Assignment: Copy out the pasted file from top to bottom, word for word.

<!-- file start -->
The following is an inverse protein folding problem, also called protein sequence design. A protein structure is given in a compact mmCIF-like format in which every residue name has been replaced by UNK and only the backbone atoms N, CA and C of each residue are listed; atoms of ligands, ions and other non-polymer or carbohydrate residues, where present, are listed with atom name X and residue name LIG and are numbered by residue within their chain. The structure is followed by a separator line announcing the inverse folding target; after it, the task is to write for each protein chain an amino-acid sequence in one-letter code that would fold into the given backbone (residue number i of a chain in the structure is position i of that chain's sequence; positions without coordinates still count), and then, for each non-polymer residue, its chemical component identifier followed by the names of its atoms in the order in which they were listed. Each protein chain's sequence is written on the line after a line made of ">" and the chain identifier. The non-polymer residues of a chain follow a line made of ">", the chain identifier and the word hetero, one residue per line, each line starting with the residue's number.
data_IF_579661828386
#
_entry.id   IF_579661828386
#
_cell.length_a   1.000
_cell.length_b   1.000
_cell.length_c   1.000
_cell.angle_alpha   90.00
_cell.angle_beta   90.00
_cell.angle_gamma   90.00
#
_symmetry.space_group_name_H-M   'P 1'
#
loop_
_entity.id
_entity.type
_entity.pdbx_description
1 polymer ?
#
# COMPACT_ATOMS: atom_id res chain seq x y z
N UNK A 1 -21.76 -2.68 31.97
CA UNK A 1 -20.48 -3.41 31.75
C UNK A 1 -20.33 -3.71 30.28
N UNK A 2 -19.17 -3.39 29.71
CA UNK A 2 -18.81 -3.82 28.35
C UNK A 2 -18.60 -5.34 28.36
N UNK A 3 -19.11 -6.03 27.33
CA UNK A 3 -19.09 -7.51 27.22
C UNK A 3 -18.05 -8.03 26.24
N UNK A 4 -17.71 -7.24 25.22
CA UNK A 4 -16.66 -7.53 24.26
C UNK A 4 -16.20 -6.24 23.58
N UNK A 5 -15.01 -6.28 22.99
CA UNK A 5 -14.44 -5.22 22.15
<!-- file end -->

The following is an inverse protein folding problem, also called protein sequence design. A protein structure is given in a compact mmCIF-like format in which every residue name has been replaced by UNK and only the backbone atoms N, CA and C of each residue are listed; atoms of ligands, ions and other non-polymer or carbohydrate residues, where present, are listed with atom name X and residue name LIG and are numbered by residue within their chain. The structure is followed by a separator line announcing the inverse folding target; after it, the task is to write for each protein chain an amino-acid sequence in one-letter code that would fold into the given backbone (residue number i of a chain in the structure is position i of that chain's sequence; positions without coordinates still count), and then, for each non-polymer residue, its chemical component identifier followed by the names of its atoms in the order in which they were listed. Each protein chain's sequence is written on the line after a line made of ">" and the chain identifier. The non-polymer residues of a chain follow a line made of ">", the chain identifier and the word hetero, one residue per line, each line starting with the residue's number.
data_IF_579661828386
#
_entry.id   IF_579661828386
#
_cell.length_a   1.000
_cell.length_b   1.000
_cell.length_c   1.000
_cell.angle_alpha   90.00
_cell.angle_beta   90.00
_cell.angle_gamma   90.00
#
_symmetry.space_group_name_H-M   'P 1'
#
loop_
_entity.id
_entity.type
_entity.pdbx_description
1 polymer ?
#
# COMPACT_ATOMS: atom_id res chain seq x y z
N UNK A 1 -21.76 -2.68 31.97
CA UNK A 1 -20.48 -3.41 31.75
C UNK A 1 -20.33 -3.71 30.28
N UNK A 2 -19.17 -3.39 29.71
CA UNK A 2 -18.81 -3.82 28.35
C UNK A 2 -18.60 -5.34 28.36
N UNK A 3 -19.11 -6.03 27.33
CA UNK A 3 -19.09 -7.51 27.22
C UNK A 3 -18.05 -8.03 26.24
N UNK A 4 -17.71 -7.24 25.22
CA UNK A 4 -16.66 -7.53 24.26
C UNK A 4 -16.20 -6.24 23.58
N UNK A 5 -15.01 -6.28 22.99
CA UNK A 5 -14.44 -5.22 22.15